I am happy to offer my experienced lawyer feedback in the comments. I hope that Scott and other experienced lawyers do as well.
        Good luck to both the practice and the blog column!

  6. Adam Williams says:

    I only assume you’re unhappy because you appear to be a jerk. If you were “deeply concerned” for young lawyers, you wouldn’t begin your comments with name-calling, degradation and insults. However, what I can take from that, is that those types of things are exactly what are required to become a successful attorney. I am deeply concerned that curmudgeons like you are the reason that attorneys have a bad name. And the best part is that you admit you were in exactly the same position as these young lawyers at one point.

    I may be a young lawyer, but I have learned that the effectiveness of your message is deeply affected by it’s packaging. While your message may intended as helpful, your method of delivery is severely lacking.

    I will now return to my circle jerk of satisfied clients and the significant harm I must be imposing on them.

    • shg says:

      It’s okay for you to lash out. That’s what young people do. Should you have a problem, I will still be happy to speak to you and give you whatever help I can. If not me, then I’m sure some other experienced lawyer will be happy to help.

      And I hope you have satisfied clients. And I hope you always will.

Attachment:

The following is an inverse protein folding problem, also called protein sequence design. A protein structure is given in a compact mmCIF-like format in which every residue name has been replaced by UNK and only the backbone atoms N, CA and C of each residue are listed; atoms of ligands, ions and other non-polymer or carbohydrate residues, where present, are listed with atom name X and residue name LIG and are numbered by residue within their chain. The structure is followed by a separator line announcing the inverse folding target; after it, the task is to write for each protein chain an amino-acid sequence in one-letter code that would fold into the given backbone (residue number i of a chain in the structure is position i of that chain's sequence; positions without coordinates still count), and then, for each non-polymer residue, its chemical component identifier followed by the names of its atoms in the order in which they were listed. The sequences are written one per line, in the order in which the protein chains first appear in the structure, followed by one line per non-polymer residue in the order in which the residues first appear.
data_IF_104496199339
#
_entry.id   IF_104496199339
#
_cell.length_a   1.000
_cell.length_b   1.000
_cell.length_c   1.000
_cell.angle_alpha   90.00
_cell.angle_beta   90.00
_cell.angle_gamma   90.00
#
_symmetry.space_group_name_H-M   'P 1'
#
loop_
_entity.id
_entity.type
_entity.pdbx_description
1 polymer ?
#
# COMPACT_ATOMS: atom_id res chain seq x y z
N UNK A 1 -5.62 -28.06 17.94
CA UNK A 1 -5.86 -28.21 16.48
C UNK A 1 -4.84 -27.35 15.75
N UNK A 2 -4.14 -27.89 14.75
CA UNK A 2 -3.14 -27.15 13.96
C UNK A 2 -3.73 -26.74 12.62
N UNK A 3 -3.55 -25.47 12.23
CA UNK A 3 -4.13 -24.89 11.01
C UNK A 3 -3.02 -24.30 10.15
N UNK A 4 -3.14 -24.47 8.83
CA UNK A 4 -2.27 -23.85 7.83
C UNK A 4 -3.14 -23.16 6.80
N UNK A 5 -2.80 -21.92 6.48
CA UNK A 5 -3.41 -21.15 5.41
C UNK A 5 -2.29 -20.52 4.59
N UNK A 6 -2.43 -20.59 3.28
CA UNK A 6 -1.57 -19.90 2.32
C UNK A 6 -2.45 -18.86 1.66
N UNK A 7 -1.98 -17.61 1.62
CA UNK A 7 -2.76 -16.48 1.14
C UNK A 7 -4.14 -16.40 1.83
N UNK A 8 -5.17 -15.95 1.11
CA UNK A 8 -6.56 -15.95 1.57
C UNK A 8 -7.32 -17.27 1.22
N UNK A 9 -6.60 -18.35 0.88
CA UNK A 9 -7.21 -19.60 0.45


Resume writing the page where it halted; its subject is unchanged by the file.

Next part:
7. Hey, hi everyone, looks like lots of interesting dialogue over here. What I find interesting is that Josh himself hasn’t responded to that old angry unhappy lawyer Greenfield. My guess is he may be looking for his phone number, as he may be one of the few young lawyers left that appreciate tough love and the opportunity to learn from someone who’s been doing it more than 5 minutes.

    Saying a young lawyer has “no experience practicing law,” isn’t an insult, it’s a fact. But in today’s world, unless we old guys tell every newbie that they are supermodels and worthy of only love, we are tagged as the problem in the profession.

    Lawyers like Greenfield don’t give the profession a bad name, it’s lawyers that think Greenfield is “mean” and devoid of hugs for every 26 year old lawyer that don’t belong in the profession.

    This is a profession involving people’s lives and their money and their property. It’s not a place for those simply looking to make money through SEO. Those are the lawyers that give the profession a bad name.